©mir no – Campus Condorcet BD
The current migratory crisis in Europe shows the necessity to have solid scientific data to help public authorities take important decisions, in the context of emergencies and varied political situations. In response to these concerns, Inserm and the CNRS have enlisted five teaching and research institutions (Ined – French National Institute for demographic studies, IRD – French Institute for Development Research, Université Paris 1 Panthéon-Sorbonne, EHESS – School for Advanced Studies in the Social Sciences – and EPHE – School of Advanced Practical Studies), with the aim of creating an interdisciplinary Institute for the study of migration. It will take shape in 2019 on the Condorcet Campus, and will bring together 200 researchers. This organisation will be financed by the Ministry of National Education, Higher Education and Research as part of the ‘Instituts Convergence’ call for projects.
1.3 million requests for asylum were registered in Europe in 2015. In France, and elsewhere in Europe, this historic and unprecedented migratory crisis has created new and numerous political and scientific issues.
Following a call for projects “Instituts Convergences” by the Ministry of National Education, Higher Education and Research, Inserm and the CNRS have decided to link up with five other French institutions: Ined, IRD, Université Paris 1 Panthéon-Sorbonne, EHESS and EPHE to create an institute entirely dedicated to the study of migration. The objective? To strengthen the ties between science and society, to lead high-level scientific research and provide outstanding training. The ‘Institut Convergences’ for migration will be housed from 2019 within the future Condorcet Campus, in the north of Paris. It will be provided with €13.6 million, over ten years François Héran, Director of Research at Ined, is the project leader.
Some 200 scientists, from the founding institutions, but also international collaborators, will come together in this institute dedicated to multi-thematic research such as the economic, demographic and environmental dynamics of migration, the problem of vulnerability and inequality or even questions of integration, exclusion and discrimination.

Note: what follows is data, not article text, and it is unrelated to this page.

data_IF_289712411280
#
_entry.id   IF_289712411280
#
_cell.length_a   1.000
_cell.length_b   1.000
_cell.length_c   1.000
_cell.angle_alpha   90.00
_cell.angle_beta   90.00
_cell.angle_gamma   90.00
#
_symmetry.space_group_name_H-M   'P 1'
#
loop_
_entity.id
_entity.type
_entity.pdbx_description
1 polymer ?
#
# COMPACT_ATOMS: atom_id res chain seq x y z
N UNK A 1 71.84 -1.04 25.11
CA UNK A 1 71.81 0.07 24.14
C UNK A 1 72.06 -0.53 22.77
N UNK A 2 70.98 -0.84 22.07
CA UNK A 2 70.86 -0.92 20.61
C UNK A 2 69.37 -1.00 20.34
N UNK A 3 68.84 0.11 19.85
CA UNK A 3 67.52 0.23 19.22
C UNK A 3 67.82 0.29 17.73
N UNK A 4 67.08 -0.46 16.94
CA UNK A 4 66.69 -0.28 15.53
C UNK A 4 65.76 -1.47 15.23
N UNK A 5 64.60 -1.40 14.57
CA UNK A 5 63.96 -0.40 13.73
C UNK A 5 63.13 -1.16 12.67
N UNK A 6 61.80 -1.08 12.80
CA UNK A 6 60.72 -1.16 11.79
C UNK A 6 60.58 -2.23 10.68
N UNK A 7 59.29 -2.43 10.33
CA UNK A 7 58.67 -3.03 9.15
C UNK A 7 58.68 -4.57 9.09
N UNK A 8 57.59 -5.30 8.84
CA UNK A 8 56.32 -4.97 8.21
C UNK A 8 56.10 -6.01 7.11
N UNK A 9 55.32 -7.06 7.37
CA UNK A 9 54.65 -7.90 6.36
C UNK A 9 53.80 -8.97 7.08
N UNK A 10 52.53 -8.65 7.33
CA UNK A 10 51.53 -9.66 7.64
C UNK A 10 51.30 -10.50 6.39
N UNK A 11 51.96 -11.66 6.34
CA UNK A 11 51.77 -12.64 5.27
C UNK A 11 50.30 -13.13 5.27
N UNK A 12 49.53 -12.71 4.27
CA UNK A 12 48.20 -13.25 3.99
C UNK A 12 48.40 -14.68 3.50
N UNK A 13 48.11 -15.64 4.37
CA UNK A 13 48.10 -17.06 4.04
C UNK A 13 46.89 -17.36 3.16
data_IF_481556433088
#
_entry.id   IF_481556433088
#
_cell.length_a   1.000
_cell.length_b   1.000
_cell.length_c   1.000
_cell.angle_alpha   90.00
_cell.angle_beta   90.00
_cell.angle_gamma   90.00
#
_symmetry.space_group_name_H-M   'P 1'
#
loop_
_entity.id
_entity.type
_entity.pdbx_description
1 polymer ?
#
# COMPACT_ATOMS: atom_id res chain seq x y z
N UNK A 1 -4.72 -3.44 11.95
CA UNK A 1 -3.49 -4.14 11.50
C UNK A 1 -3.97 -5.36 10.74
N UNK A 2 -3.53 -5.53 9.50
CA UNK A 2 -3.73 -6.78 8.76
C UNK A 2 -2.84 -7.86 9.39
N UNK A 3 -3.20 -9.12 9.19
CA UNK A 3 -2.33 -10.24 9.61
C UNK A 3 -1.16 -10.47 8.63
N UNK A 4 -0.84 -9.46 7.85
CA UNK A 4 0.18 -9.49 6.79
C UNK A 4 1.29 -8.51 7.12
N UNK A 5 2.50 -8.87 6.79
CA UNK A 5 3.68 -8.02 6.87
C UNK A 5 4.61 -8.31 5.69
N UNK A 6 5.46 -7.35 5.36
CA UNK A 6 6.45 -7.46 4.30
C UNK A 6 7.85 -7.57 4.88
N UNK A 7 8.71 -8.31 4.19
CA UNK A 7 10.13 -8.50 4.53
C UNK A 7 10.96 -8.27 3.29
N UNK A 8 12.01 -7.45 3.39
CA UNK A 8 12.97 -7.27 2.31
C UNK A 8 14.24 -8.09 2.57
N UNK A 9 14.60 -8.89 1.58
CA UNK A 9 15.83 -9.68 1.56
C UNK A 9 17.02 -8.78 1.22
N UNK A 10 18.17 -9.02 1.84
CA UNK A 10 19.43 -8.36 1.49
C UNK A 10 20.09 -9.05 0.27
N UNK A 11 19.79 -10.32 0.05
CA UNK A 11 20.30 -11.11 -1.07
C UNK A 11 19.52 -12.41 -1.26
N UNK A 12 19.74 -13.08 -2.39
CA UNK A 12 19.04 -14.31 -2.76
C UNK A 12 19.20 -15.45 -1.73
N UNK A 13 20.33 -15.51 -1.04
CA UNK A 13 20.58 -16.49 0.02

From the educational aspect, interdisciplinary training at the crossroads of human science, social sciences but also health sciences (statistics, demographics, public health, epidemiology, economy, anthropology, linguistics, law, ethics, gender studies, data science, archivists) will be proposed. The objective is to establish master’s and doctorate programmes dedicated to the science of migration based on, in the first instance, pre-existing components, from the Paris 1 Panthéon Sorbonne, EHESS or EPHE. A new, completely interdisciplinary Master’s degree will be created at the end of this first phase.Finally, Inserm and the CNRS are determined to open an Institute for Society. Services for the community, such as help with homework or language learning dispensed to or by migrants, will take shape. The project also aims to put in place campaigns for prevention and care in conjunction with municipal leaders and migrant associations.
The aim of the ‘Instituts Convergences’ call for projects of the Ministry of National Education, Higher Education and Research is to set up several large-scale, high visibility pluridisciplinary scientific sites to respond better to major issues where social and economic challenges cross paths with the questioning of the scientific community. They must bring together, in an organised partnership in a specific place, diversified research abilities with an integrating vision aimed at producing new knowledge, through the combined recruitment of different disciplinary skills and developing, in association with interdisciplinary research, high quality, innovative training at the Master’s and Doctoral levels, in ‘graduate school’ organisations, both for initial training and continuing training.
On April 22, Earth Day 2017, the citizens of the world are invited to participate in a massive “March for Science.” The initiative was launched by US scientists in response to “new policies [that] threaten to further restrict scientists’ ability to carry ...